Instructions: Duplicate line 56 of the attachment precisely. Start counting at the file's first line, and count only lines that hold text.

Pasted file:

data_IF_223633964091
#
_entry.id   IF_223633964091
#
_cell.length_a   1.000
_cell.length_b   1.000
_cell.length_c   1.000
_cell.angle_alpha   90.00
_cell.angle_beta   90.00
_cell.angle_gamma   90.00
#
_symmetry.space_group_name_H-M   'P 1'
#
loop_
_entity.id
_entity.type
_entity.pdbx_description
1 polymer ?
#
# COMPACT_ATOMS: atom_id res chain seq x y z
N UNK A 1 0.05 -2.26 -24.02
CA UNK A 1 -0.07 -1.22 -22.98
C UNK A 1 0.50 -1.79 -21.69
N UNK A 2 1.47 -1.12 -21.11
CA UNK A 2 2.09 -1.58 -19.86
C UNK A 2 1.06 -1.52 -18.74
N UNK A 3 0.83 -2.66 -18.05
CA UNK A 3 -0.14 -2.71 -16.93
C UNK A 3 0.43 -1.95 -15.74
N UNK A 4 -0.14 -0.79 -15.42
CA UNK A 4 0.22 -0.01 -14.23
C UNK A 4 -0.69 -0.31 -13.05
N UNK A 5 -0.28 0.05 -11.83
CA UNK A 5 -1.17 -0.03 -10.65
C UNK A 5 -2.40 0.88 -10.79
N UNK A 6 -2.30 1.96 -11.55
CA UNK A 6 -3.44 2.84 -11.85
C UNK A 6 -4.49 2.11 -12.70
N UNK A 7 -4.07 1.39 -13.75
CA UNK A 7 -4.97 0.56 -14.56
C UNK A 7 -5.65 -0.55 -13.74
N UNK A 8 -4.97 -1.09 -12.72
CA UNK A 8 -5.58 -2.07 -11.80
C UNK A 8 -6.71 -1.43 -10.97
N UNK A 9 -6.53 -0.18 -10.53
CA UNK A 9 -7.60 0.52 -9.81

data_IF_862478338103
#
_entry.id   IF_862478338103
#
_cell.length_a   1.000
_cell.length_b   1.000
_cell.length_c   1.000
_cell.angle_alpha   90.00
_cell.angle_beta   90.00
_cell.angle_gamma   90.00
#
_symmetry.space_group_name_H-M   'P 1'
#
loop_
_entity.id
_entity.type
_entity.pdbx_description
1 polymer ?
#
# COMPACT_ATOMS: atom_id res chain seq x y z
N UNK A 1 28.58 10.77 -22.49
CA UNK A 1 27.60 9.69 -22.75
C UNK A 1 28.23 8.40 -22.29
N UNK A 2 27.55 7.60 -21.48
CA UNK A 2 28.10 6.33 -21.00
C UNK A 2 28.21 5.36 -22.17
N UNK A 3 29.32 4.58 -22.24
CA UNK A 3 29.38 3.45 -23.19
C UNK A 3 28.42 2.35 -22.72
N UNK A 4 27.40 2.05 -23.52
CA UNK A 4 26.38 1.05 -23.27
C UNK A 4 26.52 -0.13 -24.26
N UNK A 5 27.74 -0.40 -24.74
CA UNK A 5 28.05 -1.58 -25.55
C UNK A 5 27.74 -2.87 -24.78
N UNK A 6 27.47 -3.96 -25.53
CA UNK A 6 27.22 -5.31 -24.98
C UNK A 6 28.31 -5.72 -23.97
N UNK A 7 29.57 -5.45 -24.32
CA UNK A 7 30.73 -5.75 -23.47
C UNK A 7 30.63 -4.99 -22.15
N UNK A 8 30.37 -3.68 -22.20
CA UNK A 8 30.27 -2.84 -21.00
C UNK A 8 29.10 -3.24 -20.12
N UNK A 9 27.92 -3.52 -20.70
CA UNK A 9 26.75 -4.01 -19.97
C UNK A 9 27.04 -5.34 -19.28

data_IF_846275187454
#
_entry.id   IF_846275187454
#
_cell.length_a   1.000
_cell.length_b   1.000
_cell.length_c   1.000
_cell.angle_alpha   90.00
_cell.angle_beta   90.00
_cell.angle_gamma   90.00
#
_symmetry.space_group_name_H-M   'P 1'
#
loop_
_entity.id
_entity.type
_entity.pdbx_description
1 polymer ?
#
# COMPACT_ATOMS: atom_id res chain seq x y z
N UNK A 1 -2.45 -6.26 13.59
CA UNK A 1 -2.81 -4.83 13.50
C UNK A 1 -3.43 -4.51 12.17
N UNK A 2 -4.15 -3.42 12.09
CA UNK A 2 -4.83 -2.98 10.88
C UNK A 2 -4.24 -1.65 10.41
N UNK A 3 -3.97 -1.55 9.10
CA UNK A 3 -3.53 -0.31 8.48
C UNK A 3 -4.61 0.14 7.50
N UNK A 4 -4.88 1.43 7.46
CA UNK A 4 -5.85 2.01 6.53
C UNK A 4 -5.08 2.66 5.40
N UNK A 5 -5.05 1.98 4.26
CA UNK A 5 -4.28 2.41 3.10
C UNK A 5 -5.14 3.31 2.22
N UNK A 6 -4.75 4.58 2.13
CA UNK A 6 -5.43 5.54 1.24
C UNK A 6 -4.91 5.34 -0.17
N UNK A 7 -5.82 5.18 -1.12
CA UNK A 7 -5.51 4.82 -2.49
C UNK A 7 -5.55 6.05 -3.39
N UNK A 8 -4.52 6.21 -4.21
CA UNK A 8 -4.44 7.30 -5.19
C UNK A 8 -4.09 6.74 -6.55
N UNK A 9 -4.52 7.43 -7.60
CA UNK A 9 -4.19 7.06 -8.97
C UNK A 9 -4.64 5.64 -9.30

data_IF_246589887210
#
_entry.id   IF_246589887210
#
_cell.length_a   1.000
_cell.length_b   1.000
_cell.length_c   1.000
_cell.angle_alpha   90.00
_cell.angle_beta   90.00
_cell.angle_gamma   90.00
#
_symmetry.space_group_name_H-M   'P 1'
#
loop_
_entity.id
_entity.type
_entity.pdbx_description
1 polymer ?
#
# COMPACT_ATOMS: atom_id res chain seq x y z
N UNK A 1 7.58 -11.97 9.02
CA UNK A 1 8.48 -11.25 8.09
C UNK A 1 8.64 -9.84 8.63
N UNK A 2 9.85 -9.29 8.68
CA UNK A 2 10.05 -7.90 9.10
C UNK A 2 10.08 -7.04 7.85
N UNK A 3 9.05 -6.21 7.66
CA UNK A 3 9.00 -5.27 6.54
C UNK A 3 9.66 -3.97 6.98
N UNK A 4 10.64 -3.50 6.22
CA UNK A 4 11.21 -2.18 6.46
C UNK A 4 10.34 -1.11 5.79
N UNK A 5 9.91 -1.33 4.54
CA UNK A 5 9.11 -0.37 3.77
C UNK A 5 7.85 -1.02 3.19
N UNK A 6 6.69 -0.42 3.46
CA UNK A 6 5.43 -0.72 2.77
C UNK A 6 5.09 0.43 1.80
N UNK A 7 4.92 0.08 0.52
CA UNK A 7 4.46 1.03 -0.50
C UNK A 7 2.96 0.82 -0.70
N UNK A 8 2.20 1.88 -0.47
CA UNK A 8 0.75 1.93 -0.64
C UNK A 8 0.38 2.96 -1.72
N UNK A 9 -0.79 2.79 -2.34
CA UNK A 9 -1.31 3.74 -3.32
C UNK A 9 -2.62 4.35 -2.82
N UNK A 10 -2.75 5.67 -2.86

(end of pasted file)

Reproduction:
_cell.angle_gamma   90.00